Give the devil due credit. The case in point is of Pakistan’s arch rival India which made better diplomatic manoeuvres and built up a perception internationally that Islamabad may soon execute its convicted senior naval official Kulbushan Jadhav on spying
Give the devil due credit. The case in point is of Pakistan’s arch rival India which made better diplomatic manoeuvres and built up a perception internationally that Islamabad may soon execute its convicted senior naval official Kulbushan Jadhav on spying charges. This presumably misled International Court of Justice (ICJ) to rush to suspend his execution.
Jadhav was handed down a death sentence by Pakistan’s Field General Court Martial few weeks ago and his execution was nowhere in sight in months to come given the lengthy legal process in Pakistan which Indian government has been pursuing.
This was the precise reason that the ICJ noted in its short order that there is a risk that an execution of Indian spy could occur at any moment and therefore, “In those circumstances, the court is satisfied that there is urgency in the present case.”
Pakistan had its own cogent reasons to argue that ICJ lacks the jurisdiction to arbitrate on the subject. Therefore, Islamabad on March 29 this year withdrew ICJ jurisdiction chiefly on following specific grounds.
1)- Disputes relating to or connected with any aspect of hostilities, armed conflicts, individual or collective self-defense or the discharge of any functions pursuant to any decision or recommendation of international bodies, the deployment of armed forces abroad, as well as action relating and ancillary thereto in which Pakistan is, has been or may in future be involved;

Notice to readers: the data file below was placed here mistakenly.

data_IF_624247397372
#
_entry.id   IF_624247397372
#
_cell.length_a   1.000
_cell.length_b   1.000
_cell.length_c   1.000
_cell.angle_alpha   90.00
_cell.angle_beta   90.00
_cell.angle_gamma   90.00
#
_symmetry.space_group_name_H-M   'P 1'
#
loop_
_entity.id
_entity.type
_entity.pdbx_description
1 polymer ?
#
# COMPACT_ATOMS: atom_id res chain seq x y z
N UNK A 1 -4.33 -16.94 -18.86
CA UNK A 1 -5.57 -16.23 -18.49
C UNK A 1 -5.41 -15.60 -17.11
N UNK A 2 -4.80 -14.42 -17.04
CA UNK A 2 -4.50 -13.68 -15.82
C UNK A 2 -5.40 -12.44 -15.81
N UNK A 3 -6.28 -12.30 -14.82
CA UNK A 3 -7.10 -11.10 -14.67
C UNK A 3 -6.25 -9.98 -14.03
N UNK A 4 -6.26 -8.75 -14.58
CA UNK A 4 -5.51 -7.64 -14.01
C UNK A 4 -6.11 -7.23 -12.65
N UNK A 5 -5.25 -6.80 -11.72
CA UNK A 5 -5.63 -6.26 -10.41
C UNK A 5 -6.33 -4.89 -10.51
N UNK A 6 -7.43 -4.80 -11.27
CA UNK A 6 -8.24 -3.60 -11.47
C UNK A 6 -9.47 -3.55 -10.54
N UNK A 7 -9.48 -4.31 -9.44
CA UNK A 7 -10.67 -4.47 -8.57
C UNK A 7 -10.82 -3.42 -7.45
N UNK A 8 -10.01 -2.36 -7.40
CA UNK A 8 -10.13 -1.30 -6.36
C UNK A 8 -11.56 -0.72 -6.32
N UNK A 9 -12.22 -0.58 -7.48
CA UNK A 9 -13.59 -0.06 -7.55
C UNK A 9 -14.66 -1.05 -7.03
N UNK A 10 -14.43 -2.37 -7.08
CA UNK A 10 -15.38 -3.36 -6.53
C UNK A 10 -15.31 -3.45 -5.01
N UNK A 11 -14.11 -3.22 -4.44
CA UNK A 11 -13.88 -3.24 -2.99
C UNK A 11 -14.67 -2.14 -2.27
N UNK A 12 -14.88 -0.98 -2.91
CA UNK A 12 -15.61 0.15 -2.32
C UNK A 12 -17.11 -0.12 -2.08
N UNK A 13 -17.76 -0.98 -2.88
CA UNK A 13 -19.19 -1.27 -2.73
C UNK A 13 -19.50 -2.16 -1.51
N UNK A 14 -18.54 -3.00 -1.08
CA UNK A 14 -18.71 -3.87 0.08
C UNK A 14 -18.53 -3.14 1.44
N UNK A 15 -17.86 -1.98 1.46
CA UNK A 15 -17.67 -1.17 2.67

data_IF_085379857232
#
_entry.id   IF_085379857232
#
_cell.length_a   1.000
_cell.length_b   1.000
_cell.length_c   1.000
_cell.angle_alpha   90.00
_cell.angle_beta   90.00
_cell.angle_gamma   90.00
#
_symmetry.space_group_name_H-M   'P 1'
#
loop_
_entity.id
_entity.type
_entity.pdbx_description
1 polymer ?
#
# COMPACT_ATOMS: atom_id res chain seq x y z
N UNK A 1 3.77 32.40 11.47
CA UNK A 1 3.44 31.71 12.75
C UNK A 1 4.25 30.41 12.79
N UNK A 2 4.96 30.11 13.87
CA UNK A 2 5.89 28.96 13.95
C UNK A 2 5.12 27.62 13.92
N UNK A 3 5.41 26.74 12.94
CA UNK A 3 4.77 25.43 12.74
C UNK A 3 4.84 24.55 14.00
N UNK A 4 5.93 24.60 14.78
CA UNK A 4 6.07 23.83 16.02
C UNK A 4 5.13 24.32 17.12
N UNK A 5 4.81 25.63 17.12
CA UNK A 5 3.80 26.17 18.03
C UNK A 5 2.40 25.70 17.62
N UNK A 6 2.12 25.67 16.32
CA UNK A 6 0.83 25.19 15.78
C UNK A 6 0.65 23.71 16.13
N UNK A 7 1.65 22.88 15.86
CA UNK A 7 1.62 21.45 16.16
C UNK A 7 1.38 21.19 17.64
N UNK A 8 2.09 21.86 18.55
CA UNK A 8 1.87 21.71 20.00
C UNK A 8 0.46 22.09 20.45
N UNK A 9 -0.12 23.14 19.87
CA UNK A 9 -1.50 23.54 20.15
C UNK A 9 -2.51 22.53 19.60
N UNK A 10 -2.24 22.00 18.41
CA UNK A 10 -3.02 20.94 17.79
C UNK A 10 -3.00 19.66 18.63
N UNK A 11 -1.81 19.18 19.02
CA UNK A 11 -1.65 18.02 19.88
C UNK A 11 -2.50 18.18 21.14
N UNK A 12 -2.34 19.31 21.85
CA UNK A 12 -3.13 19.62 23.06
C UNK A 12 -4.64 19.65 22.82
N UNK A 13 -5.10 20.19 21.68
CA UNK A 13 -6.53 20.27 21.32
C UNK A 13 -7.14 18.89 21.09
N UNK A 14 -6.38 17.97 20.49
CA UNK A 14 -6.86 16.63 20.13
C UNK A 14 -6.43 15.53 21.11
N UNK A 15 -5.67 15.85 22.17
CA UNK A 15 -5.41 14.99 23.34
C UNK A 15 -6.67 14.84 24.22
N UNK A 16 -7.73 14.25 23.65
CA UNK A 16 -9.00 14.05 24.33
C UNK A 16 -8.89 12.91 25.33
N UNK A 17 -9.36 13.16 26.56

2)- Disputes with regard to which any other party to a dispute has accepted the compulsory jurisdiction of the International Court of Justice exclusively for or in relation to the purposes of such dispute; or where the acceptance of the Court’s compulsory jurisdiction on behalf of a party to the dispute as deposited or ratified less than 12 months prior to the filing of the application bringing the dispute before the Court.
There are, however, serious questions as to why Pakistan delayed its decision to withdraw the jurisdiction of ICJ. Policy markers in Islamabad failed to foresee the direction in which this critically important case could have gone in international legal forums.
That is not the whole truth. Here is more. The fact that both countries are signatories to the Vienna Convention, has played out well for India to flex its legal muscle at ICJ. Legally speaking at the heart of interpretation is Article I of the Optional Protocol to the Vienna Convention, which provides that the Court has jurisdiction over “disputes arising out of the interpretation or application of the [Vienna] Convention”. Therefore, ICJ invoked the jurisdiction of article-1 of Vienna Convention to set aside legal pleas of Pakistan about its lack of jurisdiction to hear Jadhav’s case. Islamabad’s citation about a 2008’s bilateral agreement between two countries on excluding spies from the application of law under Vienna Convention to provide councillor access was also ignored on the basis of article-1.
Had Islamabad also withdrawn ICJ’s jurisdiction of “Article I of the Optional Protocol to the Vienna Convention”, Pakistan would not have suffered legal setbacks to its strong case on how a serving Indian Naval official was engaged in systematic network of espionage through which he on the behalf of his government sponsored terrorism particularly in southwest of the country.
ICJ should have had a Pakistani ad-hoc judge on its panel before it could have ordered to stay the execution of Indian spy. However, in the rush to deliver a favourable verdict to India, ICJ made this known legal practice yet another causality in the administration of justice.
Nonetheless, the legal battle is far from over. Pakistan has a strong case to plead at the end of the day when each and every legal aspect of the case would be deliberated upon in regular hearings.
It is not a just confessional statement of Jadhav which supports Pakistan’s case but his dual passports to say the least. Interestingly he was Hindu in India and Muslim in Iranian border region with Pakistan. And as per flimsy claims by New Delhi, he was only “engaged in a legitimate business of operating ferries from the Iranian port town of Bandar Abbas”.
Such arguments would make more sense in New Delhi than at ICJ during the course of legal arguments in weeks to come.